Wayne Dyer, who wrote dozens of self-help books and was a guru of sorts for celebrities including Oprah Winfrey and Ellen DeGeneres, has died at age 75. "Wayne has left his body, passing away through the night," his family wrote on Facebook yesterday. "He always said he couldn't wait for this next adventure to begin and had no fear of dying." Dyer, who spent time in orphanages and Detroit's foster system as a child, eventually served in the Navy before going to Wayne State University to study counseling. In 1976, he published his first book—Your Erroneous Zones: Step-by-Step Advice for Escaping the Trap of Negative Thinking and Taking Control of Your Life—and it went on to become one of the best-selling books of all time.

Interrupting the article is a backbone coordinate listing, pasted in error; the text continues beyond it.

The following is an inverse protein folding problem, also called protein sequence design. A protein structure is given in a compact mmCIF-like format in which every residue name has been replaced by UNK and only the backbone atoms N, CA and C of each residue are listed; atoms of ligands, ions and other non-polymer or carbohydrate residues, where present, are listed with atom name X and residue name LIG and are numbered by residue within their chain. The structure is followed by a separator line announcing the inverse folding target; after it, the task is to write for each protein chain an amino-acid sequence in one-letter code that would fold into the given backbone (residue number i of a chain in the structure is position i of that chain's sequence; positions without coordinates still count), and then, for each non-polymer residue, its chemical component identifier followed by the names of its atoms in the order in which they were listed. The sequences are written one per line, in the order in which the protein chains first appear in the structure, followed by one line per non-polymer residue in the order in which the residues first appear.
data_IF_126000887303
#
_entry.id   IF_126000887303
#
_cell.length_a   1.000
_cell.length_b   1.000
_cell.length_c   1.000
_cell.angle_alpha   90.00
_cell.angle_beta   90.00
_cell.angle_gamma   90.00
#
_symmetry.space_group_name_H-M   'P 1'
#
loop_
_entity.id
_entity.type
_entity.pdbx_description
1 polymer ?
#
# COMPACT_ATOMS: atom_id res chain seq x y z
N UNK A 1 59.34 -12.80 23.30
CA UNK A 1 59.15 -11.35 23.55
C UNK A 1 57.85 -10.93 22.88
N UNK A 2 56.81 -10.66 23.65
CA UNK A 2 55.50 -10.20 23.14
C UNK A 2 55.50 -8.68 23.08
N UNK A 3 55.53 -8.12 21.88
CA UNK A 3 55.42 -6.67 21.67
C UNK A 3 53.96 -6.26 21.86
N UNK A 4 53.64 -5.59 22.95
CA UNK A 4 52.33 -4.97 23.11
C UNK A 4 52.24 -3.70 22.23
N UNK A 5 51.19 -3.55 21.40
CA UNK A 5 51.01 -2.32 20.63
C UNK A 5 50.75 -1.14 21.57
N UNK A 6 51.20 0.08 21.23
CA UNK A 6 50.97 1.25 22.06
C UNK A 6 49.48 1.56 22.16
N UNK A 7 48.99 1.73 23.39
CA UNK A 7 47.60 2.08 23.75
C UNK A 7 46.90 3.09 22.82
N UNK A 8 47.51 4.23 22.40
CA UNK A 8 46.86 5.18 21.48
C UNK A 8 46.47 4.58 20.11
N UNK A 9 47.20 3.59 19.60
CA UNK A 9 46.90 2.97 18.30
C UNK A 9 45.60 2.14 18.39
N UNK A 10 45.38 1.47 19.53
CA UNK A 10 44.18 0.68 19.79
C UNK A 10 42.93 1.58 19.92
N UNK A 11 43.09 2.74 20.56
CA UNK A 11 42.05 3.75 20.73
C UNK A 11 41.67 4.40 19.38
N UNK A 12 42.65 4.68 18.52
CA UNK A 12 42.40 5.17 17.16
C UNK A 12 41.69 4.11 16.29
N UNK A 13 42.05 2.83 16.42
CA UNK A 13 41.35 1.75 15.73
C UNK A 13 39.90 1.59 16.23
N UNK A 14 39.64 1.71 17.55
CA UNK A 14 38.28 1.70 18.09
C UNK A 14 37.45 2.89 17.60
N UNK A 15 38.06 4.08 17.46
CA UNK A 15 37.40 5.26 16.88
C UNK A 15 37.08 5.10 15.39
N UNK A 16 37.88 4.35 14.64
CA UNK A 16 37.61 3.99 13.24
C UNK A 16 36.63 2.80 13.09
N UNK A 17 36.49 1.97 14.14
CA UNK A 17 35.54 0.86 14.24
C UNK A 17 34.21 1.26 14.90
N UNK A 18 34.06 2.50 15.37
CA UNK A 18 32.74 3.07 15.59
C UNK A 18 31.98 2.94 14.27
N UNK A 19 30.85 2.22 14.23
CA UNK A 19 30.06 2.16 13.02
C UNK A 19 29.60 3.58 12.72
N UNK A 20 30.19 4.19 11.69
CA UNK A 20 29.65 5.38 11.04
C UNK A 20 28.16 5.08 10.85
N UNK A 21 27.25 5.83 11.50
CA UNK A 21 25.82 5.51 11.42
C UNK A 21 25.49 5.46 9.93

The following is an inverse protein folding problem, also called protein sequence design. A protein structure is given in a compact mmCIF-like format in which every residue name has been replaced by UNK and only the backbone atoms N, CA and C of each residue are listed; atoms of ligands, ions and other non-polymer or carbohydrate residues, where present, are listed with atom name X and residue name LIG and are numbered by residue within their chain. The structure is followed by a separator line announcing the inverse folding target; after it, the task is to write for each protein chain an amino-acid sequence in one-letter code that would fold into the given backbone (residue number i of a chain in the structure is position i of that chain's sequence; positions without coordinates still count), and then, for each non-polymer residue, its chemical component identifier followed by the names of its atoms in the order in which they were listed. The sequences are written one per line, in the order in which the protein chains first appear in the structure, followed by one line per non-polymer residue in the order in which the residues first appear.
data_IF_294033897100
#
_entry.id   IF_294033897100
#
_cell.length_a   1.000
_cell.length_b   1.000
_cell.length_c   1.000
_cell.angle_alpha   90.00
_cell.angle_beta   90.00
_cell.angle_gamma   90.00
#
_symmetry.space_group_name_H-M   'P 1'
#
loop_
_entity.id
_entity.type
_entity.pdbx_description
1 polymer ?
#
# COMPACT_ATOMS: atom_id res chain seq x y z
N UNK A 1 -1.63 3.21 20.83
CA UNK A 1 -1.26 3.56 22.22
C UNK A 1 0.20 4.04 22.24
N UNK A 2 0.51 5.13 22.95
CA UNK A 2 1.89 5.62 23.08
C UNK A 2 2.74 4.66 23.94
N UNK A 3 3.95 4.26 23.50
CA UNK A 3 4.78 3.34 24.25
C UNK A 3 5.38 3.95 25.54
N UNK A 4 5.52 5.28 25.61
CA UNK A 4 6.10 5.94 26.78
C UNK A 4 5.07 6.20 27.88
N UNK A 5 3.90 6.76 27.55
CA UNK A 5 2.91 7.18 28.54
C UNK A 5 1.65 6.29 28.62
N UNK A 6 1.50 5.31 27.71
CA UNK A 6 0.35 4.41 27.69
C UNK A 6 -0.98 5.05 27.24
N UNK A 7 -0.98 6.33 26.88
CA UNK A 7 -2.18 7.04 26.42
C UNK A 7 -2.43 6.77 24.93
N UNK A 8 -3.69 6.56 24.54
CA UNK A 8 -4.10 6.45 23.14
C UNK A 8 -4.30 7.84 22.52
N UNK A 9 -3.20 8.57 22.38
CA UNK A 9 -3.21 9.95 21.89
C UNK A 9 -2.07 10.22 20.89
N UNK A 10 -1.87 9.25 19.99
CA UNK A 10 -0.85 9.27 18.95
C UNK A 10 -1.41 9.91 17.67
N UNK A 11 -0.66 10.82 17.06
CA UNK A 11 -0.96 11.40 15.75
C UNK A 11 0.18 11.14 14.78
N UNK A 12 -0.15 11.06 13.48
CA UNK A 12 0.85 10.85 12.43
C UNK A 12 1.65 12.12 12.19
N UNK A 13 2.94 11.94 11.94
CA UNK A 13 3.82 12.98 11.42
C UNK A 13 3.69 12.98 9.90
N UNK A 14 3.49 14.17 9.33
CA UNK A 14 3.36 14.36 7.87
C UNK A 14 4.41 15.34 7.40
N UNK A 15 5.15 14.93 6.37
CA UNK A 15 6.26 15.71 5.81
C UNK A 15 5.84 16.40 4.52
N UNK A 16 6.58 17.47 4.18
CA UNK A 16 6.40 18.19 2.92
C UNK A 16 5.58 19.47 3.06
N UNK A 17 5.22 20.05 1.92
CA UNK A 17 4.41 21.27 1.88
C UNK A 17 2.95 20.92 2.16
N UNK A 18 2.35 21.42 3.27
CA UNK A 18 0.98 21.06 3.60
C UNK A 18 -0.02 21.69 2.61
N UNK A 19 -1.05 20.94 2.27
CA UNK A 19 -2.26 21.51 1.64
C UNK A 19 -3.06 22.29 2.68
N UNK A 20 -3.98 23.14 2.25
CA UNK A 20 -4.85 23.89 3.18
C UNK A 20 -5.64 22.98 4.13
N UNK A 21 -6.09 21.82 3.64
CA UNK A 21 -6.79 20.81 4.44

Dyer discussed his "self-actualization philosophy," which the Washington Post refers to as "Christian-y" and "Buddhist-ish," on shows including Oprah's, Phil Donahue's, and Sally Jessy Raphael's. He officiated Ellen DeGeneres' and Portia de Rossi's wedding. A sample Dyer quote, per CBS News: "Take the last five minutes of your day and put your attention on everything that you would like to attract into your life. ... Then you'll marinate for eight hours, and you'll awaken and you'll begin to attract the things that are in your subconscious mind." His family did not reveal the cause of his death, but Dyer was diagnosed with chronic lymphocytic leukemia in 2009; he claimed that the power of positive thinking and a Brazilian doctor's "psychic surgery" healed him. Per USA Today, Dyer once noted that such illnesses are likely "just the body's way of responding to, perhaps, psychological traumas" in a person's past.